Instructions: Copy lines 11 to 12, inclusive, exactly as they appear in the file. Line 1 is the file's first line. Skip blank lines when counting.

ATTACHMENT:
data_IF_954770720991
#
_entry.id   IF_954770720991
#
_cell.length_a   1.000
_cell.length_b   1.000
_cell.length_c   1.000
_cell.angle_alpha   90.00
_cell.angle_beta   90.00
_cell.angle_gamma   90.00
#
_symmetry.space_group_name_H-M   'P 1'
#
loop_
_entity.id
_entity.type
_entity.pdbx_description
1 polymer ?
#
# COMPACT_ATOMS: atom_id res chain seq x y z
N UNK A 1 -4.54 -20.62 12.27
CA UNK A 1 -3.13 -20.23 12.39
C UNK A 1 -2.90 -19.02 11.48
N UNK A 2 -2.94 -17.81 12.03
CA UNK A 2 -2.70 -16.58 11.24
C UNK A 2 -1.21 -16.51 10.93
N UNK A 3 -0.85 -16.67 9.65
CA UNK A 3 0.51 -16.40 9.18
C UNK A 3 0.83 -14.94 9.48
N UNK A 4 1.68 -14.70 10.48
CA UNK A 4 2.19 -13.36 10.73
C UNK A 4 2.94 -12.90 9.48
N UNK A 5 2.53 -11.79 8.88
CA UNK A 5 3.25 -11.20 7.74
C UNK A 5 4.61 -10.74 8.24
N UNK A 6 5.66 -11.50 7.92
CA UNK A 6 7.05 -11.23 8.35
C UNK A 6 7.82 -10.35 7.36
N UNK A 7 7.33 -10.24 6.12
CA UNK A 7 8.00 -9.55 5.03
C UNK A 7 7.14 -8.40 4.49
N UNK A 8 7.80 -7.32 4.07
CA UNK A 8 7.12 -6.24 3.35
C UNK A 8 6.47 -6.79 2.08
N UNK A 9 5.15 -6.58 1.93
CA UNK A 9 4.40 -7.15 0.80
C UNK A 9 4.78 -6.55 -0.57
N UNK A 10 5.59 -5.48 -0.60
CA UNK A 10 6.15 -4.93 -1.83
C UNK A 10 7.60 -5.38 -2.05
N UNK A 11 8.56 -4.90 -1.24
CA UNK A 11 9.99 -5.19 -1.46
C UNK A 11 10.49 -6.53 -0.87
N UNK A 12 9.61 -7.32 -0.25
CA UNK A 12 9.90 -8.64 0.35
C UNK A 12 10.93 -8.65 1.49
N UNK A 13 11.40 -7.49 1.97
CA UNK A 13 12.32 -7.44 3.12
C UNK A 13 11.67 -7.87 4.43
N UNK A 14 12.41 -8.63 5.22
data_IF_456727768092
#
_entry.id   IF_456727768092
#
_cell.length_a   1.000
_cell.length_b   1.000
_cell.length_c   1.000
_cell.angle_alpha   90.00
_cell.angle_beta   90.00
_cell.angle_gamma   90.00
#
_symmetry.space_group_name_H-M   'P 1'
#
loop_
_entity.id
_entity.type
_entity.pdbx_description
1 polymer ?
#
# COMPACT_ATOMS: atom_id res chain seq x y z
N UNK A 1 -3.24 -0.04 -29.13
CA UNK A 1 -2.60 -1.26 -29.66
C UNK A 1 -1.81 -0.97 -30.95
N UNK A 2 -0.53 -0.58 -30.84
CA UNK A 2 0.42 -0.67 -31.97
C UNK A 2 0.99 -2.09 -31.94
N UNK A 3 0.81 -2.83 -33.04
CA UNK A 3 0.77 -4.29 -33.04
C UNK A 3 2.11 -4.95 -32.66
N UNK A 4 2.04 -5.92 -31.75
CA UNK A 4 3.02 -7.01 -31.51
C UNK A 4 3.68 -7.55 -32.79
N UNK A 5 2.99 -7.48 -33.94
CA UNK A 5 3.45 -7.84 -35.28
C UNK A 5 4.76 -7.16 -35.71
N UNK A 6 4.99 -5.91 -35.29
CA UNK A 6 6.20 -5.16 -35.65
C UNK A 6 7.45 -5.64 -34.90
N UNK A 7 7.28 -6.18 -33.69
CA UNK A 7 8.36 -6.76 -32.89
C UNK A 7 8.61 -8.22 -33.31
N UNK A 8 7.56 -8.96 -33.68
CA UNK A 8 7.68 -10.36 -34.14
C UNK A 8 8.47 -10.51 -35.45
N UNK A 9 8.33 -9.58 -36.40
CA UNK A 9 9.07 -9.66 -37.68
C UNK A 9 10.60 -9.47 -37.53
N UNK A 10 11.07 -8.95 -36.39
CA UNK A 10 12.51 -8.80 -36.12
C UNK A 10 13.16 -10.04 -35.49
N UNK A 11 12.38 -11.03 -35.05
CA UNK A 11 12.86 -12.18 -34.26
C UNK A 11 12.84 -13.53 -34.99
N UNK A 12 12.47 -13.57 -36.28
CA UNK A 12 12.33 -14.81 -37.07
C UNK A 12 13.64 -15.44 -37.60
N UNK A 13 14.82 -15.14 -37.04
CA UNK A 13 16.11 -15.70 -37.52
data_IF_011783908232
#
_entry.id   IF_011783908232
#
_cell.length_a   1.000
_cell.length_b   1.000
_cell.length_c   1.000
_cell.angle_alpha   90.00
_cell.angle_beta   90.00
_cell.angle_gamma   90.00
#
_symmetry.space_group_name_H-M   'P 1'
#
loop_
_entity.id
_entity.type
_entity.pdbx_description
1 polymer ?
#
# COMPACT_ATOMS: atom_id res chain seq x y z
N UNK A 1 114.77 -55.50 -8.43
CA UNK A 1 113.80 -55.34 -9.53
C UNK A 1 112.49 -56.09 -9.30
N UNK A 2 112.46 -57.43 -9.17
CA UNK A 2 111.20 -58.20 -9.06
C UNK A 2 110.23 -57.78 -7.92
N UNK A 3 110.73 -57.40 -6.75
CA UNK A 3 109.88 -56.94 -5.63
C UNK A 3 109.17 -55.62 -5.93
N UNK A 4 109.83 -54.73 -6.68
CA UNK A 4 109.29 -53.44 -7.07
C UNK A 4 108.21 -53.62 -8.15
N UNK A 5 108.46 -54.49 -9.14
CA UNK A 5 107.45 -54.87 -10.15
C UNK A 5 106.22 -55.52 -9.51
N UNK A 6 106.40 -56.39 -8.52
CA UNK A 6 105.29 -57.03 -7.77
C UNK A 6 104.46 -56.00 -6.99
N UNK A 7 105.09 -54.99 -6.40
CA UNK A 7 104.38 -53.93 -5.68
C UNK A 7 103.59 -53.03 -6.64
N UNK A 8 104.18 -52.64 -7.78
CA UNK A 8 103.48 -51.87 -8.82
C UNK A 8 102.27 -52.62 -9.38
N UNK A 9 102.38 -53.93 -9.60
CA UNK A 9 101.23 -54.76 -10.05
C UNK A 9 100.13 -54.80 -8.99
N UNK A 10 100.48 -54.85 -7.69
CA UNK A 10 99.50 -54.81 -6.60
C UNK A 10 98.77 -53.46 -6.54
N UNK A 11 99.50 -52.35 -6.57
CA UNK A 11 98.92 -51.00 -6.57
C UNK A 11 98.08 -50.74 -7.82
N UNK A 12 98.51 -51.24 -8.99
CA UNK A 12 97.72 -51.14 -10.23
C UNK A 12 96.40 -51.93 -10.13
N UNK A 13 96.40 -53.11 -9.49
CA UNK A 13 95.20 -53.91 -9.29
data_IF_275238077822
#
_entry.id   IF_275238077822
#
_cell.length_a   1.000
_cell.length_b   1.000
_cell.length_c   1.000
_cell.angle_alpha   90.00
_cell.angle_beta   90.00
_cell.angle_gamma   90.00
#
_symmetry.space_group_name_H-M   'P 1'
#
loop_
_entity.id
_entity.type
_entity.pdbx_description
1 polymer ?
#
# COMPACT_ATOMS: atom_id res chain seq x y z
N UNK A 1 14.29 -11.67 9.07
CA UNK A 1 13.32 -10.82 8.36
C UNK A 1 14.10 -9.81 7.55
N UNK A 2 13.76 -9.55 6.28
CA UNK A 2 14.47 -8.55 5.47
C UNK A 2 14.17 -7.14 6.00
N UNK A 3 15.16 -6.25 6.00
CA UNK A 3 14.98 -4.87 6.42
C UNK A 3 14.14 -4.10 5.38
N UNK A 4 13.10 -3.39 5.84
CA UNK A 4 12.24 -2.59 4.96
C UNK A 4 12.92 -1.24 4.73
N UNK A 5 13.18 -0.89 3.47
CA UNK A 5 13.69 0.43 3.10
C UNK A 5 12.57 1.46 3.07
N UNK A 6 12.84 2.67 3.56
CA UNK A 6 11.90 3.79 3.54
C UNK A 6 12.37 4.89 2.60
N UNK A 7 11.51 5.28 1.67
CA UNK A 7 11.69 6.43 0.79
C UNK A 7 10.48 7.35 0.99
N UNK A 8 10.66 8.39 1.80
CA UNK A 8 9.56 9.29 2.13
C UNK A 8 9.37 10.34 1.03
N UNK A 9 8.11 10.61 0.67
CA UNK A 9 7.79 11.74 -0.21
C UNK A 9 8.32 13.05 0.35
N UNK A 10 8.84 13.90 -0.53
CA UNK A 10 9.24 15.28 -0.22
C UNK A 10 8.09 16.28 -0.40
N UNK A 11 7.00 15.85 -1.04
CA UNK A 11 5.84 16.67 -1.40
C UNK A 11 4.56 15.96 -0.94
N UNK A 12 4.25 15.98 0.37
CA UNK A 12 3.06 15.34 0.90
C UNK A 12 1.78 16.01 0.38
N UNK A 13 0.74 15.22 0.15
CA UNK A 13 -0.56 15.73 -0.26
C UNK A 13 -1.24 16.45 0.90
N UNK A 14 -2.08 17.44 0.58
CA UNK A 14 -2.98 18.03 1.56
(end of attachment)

#
_symmetry.space_group_name_H-M   'P 1'